To what extent are children being influenced? Learn more from a study conducted with Portuguese children. Researcher: Luisa Agante
Sponsoring is a global phenomenon in today’s world and it is difficult to find an event without some sort of sponsoring activity. Most companies worldwide are spending more and more on this marketing technique, being especially efficient in the case of children. Professor Luísa Agante and masters student Isabel Simões conducted a study with 344 Portuguese children aged 7-11. Their research main findings pertain to proving the effectiveness of event sponsoring on changing brand’s image or to increasing the purchase intention of the product.
However, the use of marketing activities in children is considered ethical only if the child is capable of identifying the marketing activity as commercial and understands its persuasive intent. This research also concluded that children this age are not capable of understanding the final aim of the sponsor.
Among the findings:
• Event sponsoring seems to be more effective in changing the brand image of non-familiar brands, and therefore can be an interesting tool for new brands to enter the market and position themselves in the minds of consumers.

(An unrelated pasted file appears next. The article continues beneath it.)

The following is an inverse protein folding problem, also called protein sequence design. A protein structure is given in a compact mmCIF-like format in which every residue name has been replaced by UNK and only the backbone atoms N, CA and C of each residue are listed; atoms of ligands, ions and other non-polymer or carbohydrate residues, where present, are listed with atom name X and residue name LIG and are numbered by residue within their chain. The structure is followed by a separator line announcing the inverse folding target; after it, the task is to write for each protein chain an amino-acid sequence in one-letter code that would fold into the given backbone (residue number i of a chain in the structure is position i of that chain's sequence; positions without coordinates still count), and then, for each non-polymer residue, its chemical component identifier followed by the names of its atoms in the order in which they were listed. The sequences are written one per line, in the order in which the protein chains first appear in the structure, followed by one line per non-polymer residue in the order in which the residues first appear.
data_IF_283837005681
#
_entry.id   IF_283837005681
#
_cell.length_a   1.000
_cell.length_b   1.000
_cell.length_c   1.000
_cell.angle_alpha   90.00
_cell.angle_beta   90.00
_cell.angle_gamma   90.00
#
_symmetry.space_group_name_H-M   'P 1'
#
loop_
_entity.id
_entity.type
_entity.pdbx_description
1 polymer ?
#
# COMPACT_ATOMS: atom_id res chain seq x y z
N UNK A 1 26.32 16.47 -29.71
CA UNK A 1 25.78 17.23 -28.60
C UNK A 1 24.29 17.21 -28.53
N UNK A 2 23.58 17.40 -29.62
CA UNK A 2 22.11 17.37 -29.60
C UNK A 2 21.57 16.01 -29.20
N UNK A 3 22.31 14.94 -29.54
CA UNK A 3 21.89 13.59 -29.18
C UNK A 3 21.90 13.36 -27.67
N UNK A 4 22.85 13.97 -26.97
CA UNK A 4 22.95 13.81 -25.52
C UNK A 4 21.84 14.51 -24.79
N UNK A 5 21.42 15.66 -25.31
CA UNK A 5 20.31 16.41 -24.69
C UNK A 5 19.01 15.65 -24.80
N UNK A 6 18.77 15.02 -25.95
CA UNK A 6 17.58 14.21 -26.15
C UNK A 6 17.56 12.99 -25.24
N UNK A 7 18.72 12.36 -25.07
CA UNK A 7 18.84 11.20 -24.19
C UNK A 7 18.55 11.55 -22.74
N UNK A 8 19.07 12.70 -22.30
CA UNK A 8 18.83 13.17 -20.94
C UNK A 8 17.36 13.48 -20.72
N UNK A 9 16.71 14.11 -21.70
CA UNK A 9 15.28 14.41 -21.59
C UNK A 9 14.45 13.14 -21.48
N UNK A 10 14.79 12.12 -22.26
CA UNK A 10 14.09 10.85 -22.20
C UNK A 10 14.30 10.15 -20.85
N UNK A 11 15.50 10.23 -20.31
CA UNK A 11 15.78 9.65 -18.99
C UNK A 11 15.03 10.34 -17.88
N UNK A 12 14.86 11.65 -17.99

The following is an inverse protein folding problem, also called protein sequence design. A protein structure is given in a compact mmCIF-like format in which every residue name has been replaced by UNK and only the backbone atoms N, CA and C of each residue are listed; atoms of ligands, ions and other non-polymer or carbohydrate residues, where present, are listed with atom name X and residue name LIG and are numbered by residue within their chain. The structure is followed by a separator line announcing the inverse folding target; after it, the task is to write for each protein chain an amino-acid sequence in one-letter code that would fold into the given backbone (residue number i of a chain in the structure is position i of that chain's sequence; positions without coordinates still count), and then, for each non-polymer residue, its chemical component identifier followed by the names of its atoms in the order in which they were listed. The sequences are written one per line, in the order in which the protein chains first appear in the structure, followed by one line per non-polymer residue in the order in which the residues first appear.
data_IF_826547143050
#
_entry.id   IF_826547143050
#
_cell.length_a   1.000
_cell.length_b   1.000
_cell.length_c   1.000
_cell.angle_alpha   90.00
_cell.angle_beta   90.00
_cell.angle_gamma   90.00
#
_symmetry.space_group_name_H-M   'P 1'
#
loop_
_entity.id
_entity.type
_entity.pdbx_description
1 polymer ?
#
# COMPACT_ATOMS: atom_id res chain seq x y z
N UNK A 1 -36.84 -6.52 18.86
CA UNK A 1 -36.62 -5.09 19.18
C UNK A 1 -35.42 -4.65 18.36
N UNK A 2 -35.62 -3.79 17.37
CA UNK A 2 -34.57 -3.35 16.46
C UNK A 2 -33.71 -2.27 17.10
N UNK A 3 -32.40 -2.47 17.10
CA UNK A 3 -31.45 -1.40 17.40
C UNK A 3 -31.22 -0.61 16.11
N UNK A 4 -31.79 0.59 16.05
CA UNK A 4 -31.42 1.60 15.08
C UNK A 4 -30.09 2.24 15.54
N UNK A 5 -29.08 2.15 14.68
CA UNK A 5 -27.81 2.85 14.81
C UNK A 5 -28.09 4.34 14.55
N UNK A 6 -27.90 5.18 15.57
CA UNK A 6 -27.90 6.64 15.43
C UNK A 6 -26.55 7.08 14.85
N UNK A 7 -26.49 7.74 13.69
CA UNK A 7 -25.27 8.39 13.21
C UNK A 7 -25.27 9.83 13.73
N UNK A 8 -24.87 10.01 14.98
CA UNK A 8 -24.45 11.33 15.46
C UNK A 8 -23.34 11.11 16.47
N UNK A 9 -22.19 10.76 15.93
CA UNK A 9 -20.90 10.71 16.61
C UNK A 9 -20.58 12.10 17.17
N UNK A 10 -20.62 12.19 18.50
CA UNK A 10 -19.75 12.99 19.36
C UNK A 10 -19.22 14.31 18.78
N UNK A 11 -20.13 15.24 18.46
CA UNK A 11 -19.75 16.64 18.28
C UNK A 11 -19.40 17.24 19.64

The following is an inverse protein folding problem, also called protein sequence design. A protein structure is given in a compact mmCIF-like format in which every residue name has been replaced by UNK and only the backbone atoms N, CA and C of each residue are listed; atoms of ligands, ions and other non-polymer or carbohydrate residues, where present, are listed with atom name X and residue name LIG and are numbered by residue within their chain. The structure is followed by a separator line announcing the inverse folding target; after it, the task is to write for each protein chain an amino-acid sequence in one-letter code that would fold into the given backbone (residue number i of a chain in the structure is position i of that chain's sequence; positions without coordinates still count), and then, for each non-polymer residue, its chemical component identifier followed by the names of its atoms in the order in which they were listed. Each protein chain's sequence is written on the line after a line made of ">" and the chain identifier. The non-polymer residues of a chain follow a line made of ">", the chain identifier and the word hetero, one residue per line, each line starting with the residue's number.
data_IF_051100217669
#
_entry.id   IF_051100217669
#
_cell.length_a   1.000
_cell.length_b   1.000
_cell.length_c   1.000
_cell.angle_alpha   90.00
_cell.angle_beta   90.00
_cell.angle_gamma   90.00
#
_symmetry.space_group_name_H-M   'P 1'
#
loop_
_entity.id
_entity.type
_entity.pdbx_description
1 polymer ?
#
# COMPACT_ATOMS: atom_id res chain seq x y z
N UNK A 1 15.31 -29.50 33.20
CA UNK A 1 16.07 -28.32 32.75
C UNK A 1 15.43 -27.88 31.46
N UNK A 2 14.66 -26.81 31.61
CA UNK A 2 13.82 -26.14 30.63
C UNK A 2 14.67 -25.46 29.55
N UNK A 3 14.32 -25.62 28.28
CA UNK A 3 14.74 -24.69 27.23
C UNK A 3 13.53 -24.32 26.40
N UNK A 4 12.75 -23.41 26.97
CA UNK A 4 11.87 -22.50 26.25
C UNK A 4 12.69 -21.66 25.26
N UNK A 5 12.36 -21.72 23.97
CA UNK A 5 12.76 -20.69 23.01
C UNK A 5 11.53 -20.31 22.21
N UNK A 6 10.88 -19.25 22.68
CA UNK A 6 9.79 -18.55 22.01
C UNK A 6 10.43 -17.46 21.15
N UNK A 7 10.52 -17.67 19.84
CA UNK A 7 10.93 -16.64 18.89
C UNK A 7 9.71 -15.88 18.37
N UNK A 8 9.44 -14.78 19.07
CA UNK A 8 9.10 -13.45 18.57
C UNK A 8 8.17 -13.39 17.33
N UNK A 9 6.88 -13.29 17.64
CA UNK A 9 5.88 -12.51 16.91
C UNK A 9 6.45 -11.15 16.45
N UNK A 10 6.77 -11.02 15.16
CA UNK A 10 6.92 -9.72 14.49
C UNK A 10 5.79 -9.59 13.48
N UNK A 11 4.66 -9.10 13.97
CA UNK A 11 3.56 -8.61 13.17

• Researchers also found that it is more effective in boosting the purchase intention for low involvement products, and therefore on obtaining short-term results on sales. In the case of high involvement products it has better results on changing brand image.
Co-author Luísa Agante comments:
Our findings suggest that this technique is very effective for brands under certain circumstances. However, we also highlight the importance of the ethical implications to using event sponsoring.
In fact, although most of the children (68,5%) identified the brand as the source of the sponsoring, only a few of them (12,4%) were aware of the persuasive intent of the brand. Moreover, the vast majority (66,5%) selected the option ‘go to the concert’ as the correct answer, which reveals the belief that the companies’ objective is to support the event.
Thus we strongly recommend that companies only use this technique for products that can contribute to the child’s well being, such as healthy food products or educational toys, and we also recommend the introduction of a stronger legislation in this type of marketing activities.
This article is based on the paper ‘The impact of event sponsorship on Portuguese children’s brand image and purchase intentions: the moderator effects of product involvement and brand familiarity’ authored by Isabel Simões (former masters student at Nova SBE) and Luísa Agante (Adjunct Assistant Professor at Nova SBE) and published in the August 2014 issue of the International Journal of Advertising.